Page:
Will the resource-sucking “sin city” be reclaimed by the desert?
Everyone knows at least a little bit about Las Vegas. To many visitors, Las Vegas is Nevada. In terms of population this is almost true. The large majority of the state’s population lives in Clark County (Las Vegas) — almost 2-million people live in this small southern Nevada urban area. Reno is the only other major population center.
There is the real Nevada. It’s a land of vast deserts (both hot desert and cold Great Basin desert). Over a hundred mountain ranges bisect the desert basins. Scenery is wonderful, although it is not the classical jagged glacier peaks and deep forest. Population density is very low. Best of all, almost 80% of the state is public land. You don’t have to ask permission to use it.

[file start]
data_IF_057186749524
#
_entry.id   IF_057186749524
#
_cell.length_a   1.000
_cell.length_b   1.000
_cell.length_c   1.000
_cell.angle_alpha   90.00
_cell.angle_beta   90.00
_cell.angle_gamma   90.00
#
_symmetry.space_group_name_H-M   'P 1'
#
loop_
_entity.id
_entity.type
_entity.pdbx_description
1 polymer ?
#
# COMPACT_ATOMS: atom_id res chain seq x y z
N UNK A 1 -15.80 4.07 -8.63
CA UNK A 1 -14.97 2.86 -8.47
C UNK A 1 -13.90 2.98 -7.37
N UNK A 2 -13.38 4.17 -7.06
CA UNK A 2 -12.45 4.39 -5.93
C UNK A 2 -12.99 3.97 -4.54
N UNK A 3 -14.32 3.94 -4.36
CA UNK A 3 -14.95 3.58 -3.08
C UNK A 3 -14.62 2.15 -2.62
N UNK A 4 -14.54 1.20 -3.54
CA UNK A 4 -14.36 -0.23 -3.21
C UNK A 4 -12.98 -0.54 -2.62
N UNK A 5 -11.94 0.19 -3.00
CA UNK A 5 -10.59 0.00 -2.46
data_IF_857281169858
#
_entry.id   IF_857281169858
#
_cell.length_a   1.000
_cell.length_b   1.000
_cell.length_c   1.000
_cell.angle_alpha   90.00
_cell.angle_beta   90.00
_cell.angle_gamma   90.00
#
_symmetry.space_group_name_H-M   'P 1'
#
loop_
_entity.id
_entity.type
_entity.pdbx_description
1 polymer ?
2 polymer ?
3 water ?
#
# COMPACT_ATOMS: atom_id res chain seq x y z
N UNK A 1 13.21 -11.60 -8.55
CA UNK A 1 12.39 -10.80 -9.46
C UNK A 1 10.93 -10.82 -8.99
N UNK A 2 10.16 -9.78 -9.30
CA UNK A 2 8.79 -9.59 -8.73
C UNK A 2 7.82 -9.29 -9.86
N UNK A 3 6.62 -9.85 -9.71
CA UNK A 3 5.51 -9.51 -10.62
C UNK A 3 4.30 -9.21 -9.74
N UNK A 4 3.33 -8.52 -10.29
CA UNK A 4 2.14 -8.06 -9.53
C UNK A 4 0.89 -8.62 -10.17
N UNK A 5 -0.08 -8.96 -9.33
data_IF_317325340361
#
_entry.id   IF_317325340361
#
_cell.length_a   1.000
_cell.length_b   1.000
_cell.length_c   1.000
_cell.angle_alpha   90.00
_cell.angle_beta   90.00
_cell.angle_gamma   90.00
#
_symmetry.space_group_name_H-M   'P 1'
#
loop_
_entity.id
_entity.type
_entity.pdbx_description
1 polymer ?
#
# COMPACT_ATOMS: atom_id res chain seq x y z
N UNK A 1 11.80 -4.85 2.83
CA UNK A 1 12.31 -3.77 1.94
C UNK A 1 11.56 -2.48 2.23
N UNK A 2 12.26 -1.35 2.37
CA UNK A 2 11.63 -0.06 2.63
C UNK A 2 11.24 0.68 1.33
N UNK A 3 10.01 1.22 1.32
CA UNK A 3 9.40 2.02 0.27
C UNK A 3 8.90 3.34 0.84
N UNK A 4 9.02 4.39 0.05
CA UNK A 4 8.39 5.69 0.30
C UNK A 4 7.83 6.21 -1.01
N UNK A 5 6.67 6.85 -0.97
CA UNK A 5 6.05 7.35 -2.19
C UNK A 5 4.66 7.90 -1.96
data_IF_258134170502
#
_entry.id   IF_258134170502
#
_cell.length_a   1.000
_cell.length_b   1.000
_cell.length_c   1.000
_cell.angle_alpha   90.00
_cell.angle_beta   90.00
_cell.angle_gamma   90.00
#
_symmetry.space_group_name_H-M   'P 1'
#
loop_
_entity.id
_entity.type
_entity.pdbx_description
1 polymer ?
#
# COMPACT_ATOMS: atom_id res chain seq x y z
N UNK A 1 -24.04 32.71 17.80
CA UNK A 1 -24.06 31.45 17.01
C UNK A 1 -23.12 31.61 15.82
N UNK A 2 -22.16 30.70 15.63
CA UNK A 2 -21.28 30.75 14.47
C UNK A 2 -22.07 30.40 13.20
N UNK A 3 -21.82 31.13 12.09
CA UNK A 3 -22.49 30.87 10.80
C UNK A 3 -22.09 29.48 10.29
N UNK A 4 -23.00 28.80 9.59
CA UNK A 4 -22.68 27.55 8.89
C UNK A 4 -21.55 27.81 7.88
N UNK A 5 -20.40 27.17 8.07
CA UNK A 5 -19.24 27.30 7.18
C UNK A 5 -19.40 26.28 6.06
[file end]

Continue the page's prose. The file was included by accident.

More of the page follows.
On the other hand, it is not pristine land. Most of the land is grazed by cattle, although Nevada is regularly held up as an example of the poorest grazing land in America. Much of north central Nevada is being torn apart by vast gold mine pits that spew their poisonous mercury upon the residents of Utah and Idaho. The gold pits are late comers to an earlier era of mining that created towns like Searchlight, Nevada.